A small Nevada drug ring supplying methamphetamine to Elmore and Ada counties was investigated and prosecuted through a new multi-agency operation meant to disrupt and dismantle drug trafficking and money laundering organizations.
The White House Office of National Drug Control Policy designated Ada and Canyon counties in Idaho and Malheur County, Ore., as a High Intensity Drug Trafficking Area.
The designation brings assistance to federal, state and local law enforcement agencies operating in areas identified as critical drug-trafficking regions in the United States.
“It’s probably not something that communities anywhere would like to have because it tells us that we have a severe problem with drug trafficking,” said Canyon County Sheriff Kieran Donahue.
The program received an initial allocation of $200,000.
The national program was established in 1988. The Treasure Valley program is one of 28 high-density drug areas designated across the country. They cover 17 percent of the counties in the United States and 60 percent of the U.S. population.
The Idaho funding allowed the hiring of a special assistant U.S. attorney, Bryce Ellsworth, who will work exclusively on prosecution of drug cases. Those will mostly involve meth, which U.S. Attorney for Idaho Wendy Olson calls the state’s worst scourge.
“We all understand the horrific impact that methamphetamine and other illegal drugs have on each and every individual who uses these substances,” Olson said during a press conference Wednesday. “Many become addicted, lives are ruined, families are disrupted and those in search of those illegal drugs often commit property crimes to fund their addiction.”
Daniel Valdenegro Zafiro, 24, of Elko, Nev., pleaded guilty Wednesday to conspiracy to distribute methamphetamine in the first case prosecuted by Ellsworth in the new program.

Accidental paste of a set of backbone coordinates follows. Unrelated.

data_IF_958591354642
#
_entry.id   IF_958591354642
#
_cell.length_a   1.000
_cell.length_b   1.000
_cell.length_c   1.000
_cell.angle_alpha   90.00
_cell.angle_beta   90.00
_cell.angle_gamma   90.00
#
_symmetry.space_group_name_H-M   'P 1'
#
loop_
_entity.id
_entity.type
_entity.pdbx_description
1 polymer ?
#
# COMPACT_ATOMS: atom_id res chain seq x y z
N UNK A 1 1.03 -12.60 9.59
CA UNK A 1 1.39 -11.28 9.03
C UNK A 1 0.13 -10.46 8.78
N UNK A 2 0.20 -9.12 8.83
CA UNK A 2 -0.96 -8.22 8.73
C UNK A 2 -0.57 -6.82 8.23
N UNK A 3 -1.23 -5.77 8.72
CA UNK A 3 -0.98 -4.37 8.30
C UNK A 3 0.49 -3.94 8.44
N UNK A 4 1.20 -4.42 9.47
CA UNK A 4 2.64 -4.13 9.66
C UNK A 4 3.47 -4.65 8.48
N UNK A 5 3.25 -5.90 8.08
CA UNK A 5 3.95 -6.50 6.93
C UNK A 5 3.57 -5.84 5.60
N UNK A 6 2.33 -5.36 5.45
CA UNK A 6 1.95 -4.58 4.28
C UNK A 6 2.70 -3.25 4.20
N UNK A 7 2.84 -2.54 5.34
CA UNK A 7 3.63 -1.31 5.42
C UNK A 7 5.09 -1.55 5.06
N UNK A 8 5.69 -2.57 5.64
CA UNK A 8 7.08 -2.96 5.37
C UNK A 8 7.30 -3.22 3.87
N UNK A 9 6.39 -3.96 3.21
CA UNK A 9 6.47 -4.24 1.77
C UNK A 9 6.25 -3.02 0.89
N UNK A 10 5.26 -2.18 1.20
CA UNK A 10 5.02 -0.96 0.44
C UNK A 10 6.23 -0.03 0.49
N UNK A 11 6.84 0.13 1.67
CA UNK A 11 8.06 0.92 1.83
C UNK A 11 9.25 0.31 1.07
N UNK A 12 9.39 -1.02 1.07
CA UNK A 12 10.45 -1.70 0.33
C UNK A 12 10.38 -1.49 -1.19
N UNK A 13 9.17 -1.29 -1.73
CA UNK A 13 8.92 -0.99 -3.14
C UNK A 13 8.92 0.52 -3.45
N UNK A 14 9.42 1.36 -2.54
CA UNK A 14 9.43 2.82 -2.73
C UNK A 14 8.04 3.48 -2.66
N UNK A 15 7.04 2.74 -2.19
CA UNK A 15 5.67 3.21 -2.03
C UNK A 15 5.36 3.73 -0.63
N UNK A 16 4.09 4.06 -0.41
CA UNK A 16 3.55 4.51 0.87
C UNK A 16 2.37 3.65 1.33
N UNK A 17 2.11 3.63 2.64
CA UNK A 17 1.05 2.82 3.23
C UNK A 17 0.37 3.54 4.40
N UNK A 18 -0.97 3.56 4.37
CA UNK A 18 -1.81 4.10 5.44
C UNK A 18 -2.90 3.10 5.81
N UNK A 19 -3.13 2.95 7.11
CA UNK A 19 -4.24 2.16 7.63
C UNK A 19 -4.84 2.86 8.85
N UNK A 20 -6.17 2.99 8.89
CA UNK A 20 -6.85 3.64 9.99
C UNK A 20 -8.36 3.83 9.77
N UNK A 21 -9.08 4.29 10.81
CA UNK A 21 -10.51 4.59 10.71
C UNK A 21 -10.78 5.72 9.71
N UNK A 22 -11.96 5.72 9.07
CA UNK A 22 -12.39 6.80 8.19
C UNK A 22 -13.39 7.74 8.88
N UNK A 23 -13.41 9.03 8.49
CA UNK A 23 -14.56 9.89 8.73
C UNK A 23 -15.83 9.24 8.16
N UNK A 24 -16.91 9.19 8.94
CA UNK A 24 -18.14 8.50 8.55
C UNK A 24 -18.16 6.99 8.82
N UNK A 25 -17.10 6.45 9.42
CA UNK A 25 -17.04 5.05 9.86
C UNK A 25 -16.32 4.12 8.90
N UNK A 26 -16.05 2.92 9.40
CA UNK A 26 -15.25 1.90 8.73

Co-defendants Diego Alcantar Armenta, 29, of Elko and Jose Diaz Juaraz, 44, of Grand View, Idaho, earlier pleaded guilty to the same charge. They each face up to 20 years in federal prison when they’re sentenced this spring.
Alcantar and Vadenegro drove to Boise from Elko in July and August and sold an undercover officer more than a half-pound of methamphetamine.
They later agreed to return on Sept. 17 with 1.3 pounds of meth valued at $8,200.
Before Alcantar arrived at the gas station in Boise where the deal was going to go down, he was stopped for a traffic violation and the drugs were seized.
The case was investigated by the federal Drug Enforcement Administration, the Ada, Elmore and Owyhee county sheriffs’ offices, and the Elko Combined Narcotic Unit.
The designation as a high intensity drug trafficking area will allow Ellsworth to prosecute defendants taking part in drug activity across the Snake River in Malheur County when the drugs end up in Southern Idaho. Previously, federal drug cases in Malheur County were handled by prosecutors in Pendleton.
Since his hiring in June through the Ada County Prosecutor’s Office, a partner in the program, Ellsworth has brought 13 other drug cases that are pending.
“The program is off and running,” Olson said.
Besides the agencies previously mentioned, the program involves police departments in Meridian, Nampa, Caldwell, Payette and Fruitland; sheriffs’ offices in Canyon, Payette and Washington counties; the Idaho State Police and the Idaho Department of Correction.
“We are dedicated to doing everything possible to safeguard our communities,” Ada County Prosecutor Jan Bennetts said.